the sample rate and hold the value for as long it takes to obtain the tabular 
value - the value that goes into the digital word stream.

Now, we have a problem with pure sampling of a waveform: if it has a 
frequency that is more than half of the sampling rate, that too will be 
sampled, but in this case under-sampled, which means that the result appears 
to be at a completely different and inharmonic and jarring frequency, an 
alias. Once we have adopted a sampling frequency we must simply ensure that 
no signal above half the sampling rate is available for sampling.

This is done by filtering, so-called anti-alias filtering. With 44.1 kHz 
sampling rate, no signal above 22.05 kHz is permissible. On the other hand, 
we do want our 20 kHz bandwidth - this is what a young, pre-earbud ear can 
mostly hear. So, our filter has to go from full transmission at 20kHz to zero 
transmission at 22.05 kHz *). No problem, our telephone engineers have done 
this kind of exercise for 90 years. However, such sharp cut-off filters come 
with some frightful time delay distortion (phase to some), very audible down 
to 2 kHz. That was the situation for about 10 years in CD audio, until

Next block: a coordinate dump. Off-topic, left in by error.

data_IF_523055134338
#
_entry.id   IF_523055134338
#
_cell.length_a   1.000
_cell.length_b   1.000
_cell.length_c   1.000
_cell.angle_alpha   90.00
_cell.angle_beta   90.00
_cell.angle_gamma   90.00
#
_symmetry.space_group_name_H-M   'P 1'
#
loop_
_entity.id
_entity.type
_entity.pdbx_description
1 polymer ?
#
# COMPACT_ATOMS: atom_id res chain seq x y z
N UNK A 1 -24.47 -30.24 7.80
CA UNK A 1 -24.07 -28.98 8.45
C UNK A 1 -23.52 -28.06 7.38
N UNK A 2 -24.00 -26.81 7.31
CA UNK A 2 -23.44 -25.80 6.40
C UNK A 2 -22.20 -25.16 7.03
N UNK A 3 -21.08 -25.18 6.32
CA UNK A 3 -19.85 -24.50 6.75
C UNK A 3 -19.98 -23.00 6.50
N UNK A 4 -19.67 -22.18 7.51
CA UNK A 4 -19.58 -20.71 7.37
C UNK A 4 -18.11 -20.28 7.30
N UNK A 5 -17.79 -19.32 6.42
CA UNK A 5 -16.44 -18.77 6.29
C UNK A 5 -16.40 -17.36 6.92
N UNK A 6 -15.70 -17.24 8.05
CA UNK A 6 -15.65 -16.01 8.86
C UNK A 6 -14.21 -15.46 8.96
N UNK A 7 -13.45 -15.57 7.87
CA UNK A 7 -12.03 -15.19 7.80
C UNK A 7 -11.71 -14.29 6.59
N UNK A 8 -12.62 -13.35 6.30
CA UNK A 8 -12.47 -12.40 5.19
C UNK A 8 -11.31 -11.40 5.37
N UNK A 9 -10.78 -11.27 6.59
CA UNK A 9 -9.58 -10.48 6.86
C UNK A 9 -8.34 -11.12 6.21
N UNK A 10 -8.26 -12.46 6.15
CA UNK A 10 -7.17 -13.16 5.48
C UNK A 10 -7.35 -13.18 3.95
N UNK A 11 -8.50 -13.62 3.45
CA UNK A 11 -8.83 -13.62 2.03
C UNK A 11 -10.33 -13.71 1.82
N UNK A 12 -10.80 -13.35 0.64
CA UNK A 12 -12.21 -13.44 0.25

someone came up with the idea to correct the time response in the digital 
domain by means of a digital filter. The currency to pay for this is total 
delay time, but for something recorded a year ago, some microseconds do not 
matter.

In other words, many of our problems come from the filter. If we increase the 
sampling rate we can make use of our more frequent samples in two ways: we 
can do a gentler filtering that does not have the delay effect at low 
frequencies, or we can increase our highest frequency. If we do the latter, 
we shall be able to increase the time resolution of our digital 
representation. With 20 kHz the maximum slope of the waveform is only one 
quarter of that of an 80 kHz bandwidth - reachable by a 192 kHz sampling 
frequency and a gentler anti-aliasing filter.

Dependent on where you are on the scale of knowing electronics at graduate 
level, you will miss a discussion of one-bit sampling and also of dithering. 
I am not out to write a book. John Watkinson did. There is one thing that I 
would love to see in the market: an interactive program where you could take 
a number of input waveforms and vary the parameters bit depth, bandwidth, 
sampling rate, anti-alias filter type and parameters, all to experiment on, 
to see what things look like when you are in control. On the mock-ups based 
on this principle I have seen, one of the most impressive is "oops, where has 
it gone", when a frequency or a delay between two signals suddenly disappear. 
Or when two frequency response peaks close by suddenly merge into one. 
Understanding WHY they have gone seems to me to be very important.

A couple of other items came up while we were at 78rpm reproduction:

 - the reason why we need an elevated bandwidth for recordings on rough 
surfaces is because that is where the noise signal is. If we are to deal 
properly with the noise it has to be represented correctly. And 80 kHz is a